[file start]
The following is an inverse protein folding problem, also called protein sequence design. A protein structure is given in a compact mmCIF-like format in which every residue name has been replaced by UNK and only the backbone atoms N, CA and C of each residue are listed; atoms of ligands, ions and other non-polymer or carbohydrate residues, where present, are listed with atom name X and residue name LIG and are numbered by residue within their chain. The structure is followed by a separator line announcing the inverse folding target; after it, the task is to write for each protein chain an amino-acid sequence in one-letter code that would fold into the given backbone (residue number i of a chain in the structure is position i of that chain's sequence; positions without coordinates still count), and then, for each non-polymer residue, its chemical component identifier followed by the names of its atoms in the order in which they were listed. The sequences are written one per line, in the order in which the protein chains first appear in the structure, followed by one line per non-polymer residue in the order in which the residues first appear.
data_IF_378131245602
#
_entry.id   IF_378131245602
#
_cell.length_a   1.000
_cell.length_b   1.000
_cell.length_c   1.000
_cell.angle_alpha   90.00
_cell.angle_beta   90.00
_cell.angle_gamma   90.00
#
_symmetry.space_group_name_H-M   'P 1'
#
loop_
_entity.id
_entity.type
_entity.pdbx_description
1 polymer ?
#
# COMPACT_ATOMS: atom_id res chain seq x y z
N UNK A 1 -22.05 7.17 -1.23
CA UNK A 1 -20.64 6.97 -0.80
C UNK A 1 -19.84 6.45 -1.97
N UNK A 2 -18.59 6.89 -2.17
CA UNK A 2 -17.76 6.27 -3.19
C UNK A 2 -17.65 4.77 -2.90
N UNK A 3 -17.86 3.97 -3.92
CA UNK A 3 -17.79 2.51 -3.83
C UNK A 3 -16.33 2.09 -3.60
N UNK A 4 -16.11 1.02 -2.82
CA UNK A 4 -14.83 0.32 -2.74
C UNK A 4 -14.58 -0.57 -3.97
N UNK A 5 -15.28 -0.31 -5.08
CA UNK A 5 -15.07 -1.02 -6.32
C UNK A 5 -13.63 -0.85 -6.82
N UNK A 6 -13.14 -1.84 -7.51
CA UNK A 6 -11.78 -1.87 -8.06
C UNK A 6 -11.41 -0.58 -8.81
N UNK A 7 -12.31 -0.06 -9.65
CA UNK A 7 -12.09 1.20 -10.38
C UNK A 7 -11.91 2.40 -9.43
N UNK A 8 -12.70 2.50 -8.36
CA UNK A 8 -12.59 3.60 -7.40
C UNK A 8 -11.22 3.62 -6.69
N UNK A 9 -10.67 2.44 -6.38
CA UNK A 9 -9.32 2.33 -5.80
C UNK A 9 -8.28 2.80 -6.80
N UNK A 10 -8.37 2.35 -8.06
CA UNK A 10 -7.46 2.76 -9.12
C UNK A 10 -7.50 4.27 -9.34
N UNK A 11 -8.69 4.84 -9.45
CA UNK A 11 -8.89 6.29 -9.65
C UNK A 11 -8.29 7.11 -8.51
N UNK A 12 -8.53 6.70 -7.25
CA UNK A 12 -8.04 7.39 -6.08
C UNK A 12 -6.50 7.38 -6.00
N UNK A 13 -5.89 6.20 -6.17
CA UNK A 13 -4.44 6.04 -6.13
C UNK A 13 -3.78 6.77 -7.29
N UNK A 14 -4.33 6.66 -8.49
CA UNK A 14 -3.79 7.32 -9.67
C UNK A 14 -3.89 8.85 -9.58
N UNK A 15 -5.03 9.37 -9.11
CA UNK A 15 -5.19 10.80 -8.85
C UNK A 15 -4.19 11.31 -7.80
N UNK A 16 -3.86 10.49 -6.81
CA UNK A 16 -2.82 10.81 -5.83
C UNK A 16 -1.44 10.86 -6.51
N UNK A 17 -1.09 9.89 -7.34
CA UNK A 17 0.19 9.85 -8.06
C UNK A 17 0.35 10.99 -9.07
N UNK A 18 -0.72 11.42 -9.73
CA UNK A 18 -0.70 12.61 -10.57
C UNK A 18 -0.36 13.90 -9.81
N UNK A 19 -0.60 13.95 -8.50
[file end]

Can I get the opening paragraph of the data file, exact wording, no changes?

The following is an inverse protein folding problem, also called protein sequence design. A protein structure is given in a compact mmCIF-like format in which every residue name has been replaced by UNK and only the backbone atoms N, CA and C of each residue are listed; atoms of ligands, ions and other non-polymer or carbohydrate residues, where present, are listed with atom name X and residue name LIG and are numbered by residue within their chain. The structure is followed by a separator line announcing the inverse folding target; after it, the task is to write for each protein chain an amino-acid sequence in one-letter code that would fold into the given backbone (residue number i of a chain in the structure is position i of that chain's sequence; positions without coordinates still count), and then, for each non-polymer residue, its chemical component identifier followed by the names of its atoms in the order in which they were listed. The sequences are written one per line, in the order in which the protein chains first appear in the structure, followed by one line per non-polymer residue in the order in which the residues first appear.